There is no requirement in patent law that the person of ordinary skill be motivated to develop the claimed invention based on a rationale that forms the basis for FDA approval.
On May 1, 2013, in Allergan, Inc. v. Sandoz Inc., the U.S. Court of Appeals for the Federal Circuit (Dyk, Prost,* O'Malley) affirmed-in-part and reversed-in-part the district court's judgment that U.S. Patents No. 7,642,258, No. 7,320,976, No. 7,323,463 and No. 7,030,149, which related to combination ophthalmic drug treatment such as Allergan's Combigan® for treating glaucoma using 0.2% brimonidine and 0.5% timolol, were not invalid under 35 U.S.C. § 103. The Federal Circuit stated:
The determination of obviousness under 35 U.S.C. § 103 is a legal conclusion based on underlying facts. . . . The underlying factual considerations in an obviousness analysis include the scope and content of the prior art, the differences between the prior art and the claimed invention, the level of ordinary skill in the art, and any relevant secondary considerations. Relevant secondary considerations include commercial success, long-felt but unsolved needs, failure of others, and unexpected results. Patents are presumed valid; accordingly, Sandoz was required to prove that the asserted claims were obvious by clear and convincing evidence.
Sandoz makes a strong case that the claims of the '463 patent would have been obvious. Both timolol and brimonidine were commercially available drugs used for opthamalic conditions at the time of the invention. Moreover, they were available in their claimed concentrations, contained the preservative BAK, and the commercially available form of brimonidine -- Alphagan® -- contained BAK in the claimed concentration. At the time of the invention, it was known that the serial administration of brimonidine and timolol reduced intraocular pressure greater than either timolol or brimonidine alone. . . . DeSantis provides an express motivation to combine alpha2-agonists and beta blockers in order to increase patient compliance. The district court, however, found that "while patient compliance may have created a need for fixed combination products, it did not motivate a person of skill in the art to develop fixed combinations with a reasonable expectation of success, because the FDA did not consider improving patient compliance as a factor in its approval decision." We agree with the district court that FDA approval may be relevant to the obviousness analysis, however, we find clear error in the court's conclusion that one of ordinary skill would not be motivated to develop fixed combinations with a reasonable expectation of success.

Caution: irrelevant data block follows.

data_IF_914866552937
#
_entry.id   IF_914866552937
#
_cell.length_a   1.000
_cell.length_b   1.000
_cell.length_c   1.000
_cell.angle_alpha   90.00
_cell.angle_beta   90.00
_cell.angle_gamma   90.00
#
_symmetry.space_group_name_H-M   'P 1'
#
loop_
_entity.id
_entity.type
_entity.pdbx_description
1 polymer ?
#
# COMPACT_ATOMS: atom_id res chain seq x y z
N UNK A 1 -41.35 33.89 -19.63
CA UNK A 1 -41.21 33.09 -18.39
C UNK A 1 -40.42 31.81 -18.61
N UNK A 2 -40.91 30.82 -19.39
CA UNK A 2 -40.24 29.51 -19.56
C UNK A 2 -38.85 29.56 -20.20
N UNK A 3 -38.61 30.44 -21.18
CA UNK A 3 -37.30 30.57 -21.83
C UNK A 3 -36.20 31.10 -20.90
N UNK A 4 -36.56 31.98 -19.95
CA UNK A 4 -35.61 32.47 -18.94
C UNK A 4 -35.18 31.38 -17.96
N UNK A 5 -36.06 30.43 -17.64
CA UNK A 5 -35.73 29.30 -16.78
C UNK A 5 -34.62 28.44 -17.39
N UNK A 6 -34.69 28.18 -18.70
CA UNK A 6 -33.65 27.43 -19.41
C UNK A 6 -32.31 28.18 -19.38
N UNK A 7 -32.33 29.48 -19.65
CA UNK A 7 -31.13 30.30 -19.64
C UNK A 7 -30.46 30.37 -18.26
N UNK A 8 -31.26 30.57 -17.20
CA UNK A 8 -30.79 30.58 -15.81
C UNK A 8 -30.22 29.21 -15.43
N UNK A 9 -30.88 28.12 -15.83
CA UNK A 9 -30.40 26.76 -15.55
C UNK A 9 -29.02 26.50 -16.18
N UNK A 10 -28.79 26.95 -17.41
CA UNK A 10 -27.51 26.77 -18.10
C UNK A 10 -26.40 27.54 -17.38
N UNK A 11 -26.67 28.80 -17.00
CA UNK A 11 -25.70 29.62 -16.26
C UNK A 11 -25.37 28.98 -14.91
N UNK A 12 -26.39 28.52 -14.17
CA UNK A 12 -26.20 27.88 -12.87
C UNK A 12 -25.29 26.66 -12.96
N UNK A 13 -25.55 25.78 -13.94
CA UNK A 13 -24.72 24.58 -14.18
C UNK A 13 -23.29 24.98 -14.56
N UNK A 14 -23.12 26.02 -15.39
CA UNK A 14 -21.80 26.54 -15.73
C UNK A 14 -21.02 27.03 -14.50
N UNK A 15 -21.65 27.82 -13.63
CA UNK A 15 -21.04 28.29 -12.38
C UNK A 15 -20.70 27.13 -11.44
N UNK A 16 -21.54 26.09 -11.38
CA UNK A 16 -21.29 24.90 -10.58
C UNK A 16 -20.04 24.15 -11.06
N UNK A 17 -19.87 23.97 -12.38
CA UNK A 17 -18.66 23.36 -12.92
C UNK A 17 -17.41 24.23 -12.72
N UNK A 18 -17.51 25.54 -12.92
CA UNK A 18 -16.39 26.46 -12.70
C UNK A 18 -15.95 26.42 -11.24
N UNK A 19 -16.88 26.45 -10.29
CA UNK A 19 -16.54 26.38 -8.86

FDA approval may be relevant to the obviousness inquiry. The potential for FDA approval also may properly be considered, as it was here, in determining whether one of ordinary skill would be motivated to develop a drug product and whether there was skepticism regarding the efficacy of such a product. Nevertheless, we find the district court erred in concluding that one of ordinary skill would not be motivated to develop a fixed combination product to increase patient compliance because the FDA did not consider that particular motivation when evaluating drug applications. There is no requirement in patent law that the person of ordinary skill be motivated to develop the claimed invention based on a rationale that forms the basis for FDA approval. Motivation to combine may be found in many different places and forms; it cannot be limited to those reasons the FDA sees fit to consider in approving drug applications.